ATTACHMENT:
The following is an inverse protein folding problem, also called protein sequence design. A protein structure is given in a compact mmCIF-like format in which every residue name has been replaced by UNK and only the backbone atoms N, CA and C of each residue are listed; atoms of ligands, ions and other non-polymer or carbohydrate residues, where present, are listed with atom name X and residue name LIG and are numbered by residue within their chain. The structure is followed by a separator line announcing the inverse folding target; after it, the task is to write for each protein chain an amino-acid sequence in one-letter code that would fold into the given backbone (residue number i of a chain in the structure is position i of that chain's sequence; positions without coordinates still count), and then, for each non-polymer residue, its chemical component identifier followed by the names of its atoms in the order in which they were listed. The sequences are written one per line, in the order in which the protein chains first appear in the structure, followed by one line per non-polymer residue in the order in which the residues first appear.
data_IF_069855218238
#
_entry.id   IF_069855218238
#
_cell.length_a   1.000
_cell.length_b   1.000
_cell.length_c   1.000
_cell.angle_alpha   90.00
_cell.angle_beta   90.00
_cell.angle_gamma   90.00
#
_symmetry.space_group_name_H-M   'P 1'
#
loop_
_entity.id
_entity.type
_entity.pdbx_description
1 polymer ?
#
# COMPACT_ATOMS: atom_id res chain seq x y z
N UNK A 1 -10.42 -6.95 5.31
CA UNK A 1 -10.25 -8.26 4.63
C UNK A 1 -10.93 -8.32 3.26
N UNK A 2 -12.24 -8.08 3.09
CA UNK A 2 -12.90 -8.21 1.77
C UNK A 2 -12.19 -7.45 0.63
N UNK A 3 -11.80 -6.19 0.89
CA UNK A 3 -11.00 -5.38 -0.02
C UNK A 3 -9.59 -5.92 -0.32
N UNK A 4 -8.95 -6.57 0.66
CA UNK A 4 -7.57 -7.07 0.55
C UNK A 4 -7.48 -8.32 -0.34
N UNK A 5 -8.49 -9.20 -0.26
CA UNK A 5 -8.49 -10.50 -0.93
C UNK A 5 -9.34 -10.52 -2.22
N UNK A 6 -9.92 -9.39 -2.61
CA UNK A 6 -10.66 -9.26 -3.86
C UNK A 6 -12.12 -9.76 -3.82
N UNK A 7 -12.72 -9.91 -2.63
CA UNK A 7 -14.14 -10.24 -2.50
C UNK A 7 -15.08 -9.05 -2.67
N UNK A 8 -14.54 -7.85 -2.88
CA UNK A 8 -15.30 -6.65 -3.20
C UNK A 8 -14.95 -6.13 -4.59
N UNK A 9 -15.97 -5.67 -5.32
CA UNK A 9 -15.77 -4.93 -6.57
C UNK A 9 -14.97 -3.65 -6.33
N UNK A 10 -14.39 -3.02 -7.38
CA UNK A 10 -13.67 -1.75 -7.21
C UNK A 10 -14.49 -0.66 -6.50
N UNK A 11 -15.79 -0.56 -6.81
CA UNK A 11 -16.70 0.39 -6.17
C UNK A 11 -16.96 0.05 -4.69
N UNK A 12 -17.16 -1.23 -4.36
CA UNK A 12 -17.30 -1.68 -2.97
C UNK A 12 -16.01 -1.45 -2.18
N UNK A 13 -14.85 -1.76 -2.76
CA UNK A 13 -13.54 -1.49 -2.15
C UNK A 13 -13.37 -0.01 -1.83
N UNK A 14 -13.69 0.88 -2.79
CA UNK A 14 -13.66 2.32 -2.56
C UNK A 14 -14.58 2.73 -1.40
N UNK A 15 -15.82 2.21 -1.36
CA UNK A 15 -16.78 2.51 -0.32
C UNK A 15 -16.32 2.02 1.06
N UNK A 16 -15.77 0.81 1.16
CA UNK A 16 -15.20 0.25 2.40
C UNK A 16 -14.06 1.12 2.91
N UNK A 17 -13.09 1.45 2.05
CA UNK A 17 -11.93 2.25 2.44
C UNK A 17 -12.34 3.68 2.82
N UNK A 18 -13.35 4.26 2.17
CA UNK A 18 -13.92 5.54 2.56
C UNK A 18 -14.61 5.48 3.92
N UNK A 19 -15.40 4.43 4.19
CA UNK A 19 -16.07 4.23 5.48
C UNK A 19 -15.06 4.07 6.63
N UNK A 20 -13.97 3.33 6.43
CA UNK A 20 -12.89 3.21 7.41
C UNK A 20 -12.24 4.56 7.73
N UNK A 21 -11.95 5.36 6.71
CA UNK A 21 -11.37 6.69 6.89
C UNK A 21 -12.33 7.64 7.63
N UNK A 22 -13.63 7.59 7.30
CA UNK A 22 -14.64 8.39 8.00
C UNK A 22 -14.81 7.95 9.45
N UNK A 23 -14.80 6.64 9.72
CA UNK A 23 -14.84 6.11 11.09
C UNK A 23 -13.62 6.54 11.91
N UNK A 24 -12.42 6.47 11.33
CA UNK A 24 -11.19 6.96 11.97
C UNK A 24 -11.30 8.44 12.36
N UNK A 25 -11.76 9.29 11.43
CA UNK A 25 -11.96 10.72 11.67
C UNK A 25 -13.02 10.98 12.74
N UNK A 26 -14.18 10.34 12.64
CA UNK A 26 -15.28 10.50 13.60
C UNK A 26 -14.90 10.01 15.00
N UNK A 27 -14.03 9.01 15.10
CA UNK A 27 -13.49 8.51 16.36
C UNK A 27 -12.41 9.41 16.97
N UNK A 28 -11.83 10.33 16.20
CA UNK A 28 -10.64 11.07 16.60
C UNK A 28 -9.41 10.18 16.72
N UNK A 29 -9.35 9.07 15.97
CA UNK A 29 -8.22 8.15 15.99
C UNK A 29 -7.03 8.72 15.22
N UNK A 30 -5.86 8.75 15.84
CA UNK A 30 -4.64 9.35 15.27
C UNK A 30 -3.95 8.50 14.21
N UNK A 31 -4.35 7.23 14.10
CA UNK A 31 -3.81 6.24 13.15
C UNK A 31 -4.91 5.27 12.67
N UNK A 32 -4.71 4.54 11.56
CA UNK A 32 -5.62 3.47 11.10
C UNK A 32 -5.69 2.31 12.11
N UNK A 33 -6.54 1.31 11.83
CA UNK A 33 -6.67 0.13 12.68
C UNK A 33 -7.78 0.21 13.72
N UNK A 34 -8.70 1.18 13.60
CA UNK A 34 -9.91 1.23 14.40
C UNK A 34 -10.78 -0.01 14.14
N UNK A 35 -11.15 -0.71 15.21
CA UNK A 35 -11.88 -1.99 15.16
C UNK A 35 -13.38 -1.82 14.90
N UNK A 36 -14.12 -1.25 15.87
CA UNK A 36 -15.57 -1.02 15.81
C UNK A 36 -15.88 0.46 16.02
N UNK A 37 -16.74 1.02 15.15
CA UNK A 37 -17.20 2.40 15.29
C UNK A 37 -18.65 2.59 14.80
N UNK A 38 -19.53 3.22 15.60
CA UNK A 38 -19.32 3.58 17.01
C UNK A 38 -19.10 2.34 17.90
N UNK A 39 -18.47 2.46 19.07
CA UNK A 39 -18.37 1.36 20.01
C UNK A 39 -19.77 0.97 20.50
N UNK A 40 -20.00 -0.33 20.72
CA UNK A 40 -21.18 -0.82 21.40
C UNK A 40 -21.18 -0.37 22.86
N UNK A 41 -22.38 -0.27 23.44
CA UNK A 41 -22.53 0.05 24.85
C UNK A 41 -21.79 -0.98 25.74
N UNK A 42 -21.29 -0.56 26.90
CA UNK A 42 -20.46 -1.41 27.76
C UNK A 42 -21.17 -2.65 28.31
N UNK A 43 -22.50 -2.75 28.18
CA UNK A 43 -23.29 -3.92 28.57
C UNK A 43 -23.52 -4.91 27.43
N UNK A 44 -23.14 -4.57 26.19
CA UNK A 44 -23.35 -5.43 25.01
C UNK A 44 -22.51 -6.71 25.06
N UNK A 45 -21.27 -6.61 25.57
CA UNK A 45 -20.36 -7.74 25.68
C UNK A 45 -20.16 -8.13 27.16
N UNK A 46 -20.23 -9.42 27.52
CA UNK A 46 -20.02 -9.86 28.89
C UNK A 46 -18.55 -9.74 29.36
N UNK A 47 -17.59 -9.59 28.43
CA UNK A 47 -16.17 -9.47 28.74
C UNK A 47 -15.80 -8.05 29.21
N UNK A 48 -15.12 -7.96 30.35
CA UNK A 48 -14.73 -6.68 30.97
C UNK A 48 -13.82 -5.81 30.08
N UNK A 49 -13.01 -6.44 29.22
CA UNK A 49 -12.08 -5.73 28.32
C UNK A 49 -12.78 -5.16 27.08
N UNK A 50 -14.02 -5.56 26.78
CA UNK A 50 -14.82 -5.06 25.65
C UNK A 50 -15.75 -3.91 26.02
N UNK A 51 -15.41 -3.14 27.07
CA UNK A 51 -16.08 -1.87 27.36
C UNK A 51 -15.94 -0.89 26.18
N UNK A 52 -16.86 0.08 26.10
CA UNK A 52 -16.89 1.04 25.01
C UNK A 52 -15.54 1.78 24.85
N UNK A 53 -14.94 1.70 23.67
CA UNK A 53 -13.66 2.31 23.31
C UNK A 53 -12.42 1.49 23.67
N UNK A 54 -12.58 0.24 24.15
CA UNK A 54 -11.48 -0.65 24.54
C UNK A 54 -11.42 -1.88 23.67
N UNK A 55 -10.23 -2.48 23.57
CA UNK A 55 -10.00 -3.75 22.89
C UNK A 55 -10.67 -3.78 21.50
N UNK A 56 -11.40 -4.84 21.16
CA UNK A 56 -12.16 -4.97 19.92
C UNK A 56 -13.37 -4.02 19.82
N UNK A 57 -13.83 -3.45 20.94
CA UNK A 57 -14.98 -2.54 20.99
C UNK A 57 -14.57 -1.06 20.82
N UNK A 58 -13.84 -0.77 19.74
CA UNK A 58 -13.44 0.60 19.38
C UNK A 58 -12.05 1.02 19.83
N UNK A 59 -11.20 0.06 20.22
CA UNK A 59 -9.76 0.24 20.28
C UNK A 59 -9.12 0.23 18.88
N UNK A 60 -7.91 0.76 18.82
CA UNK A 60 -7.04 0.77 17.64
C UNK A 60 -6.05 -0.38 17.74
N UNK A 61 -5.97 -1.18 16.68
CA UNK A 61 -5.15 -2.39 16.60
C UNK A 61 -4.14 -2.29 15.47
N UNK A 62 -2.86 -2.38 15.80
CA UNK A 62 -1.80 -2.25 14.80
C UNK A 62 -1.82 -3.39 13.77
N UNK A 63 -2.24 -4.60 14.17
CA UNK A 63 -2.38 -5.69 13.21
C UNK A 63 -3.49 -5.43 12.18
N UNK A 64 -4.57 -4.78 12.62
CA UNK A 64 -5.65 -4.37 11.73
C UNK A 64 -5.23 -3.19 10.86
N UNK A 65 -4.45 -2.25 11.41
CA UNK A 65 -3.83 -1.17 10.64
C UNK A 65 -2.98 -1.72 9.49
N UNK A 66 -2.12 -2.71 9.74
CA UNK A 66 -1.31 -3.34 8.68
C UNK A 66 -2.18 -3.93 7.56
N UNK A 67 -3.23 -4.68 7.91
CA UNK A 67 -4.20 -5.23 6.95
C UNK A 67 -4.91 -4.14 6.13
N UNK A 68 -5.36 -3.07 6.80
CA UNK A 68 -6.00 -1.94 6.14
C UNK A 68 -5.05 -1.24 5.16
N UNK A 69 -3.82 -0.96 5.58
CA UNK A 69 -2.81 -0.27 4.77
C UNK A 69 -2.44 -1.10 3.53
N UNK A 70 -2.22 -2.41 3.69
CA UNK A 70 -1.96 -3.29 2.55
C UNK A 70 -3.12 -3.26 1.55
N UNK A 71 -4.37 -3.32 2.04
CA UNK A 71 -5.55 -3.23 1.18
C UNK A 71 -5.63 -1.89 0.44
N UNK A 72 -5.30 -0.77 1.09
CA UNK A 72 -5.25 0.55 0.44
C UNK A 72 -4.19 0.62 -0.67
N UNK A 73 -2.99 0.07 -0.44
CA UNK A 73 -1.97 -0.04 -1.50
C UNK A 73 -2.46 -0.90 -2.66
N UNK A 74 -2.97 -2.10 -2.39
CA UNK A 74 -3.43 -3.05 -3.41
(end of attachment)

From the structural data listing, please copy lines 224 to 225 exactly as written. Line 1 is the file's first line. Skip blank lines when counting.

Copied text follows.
CA UNK A 68 -6.00 -1.94 6.14
C UNK A 68 -5.05 -1.24 5.16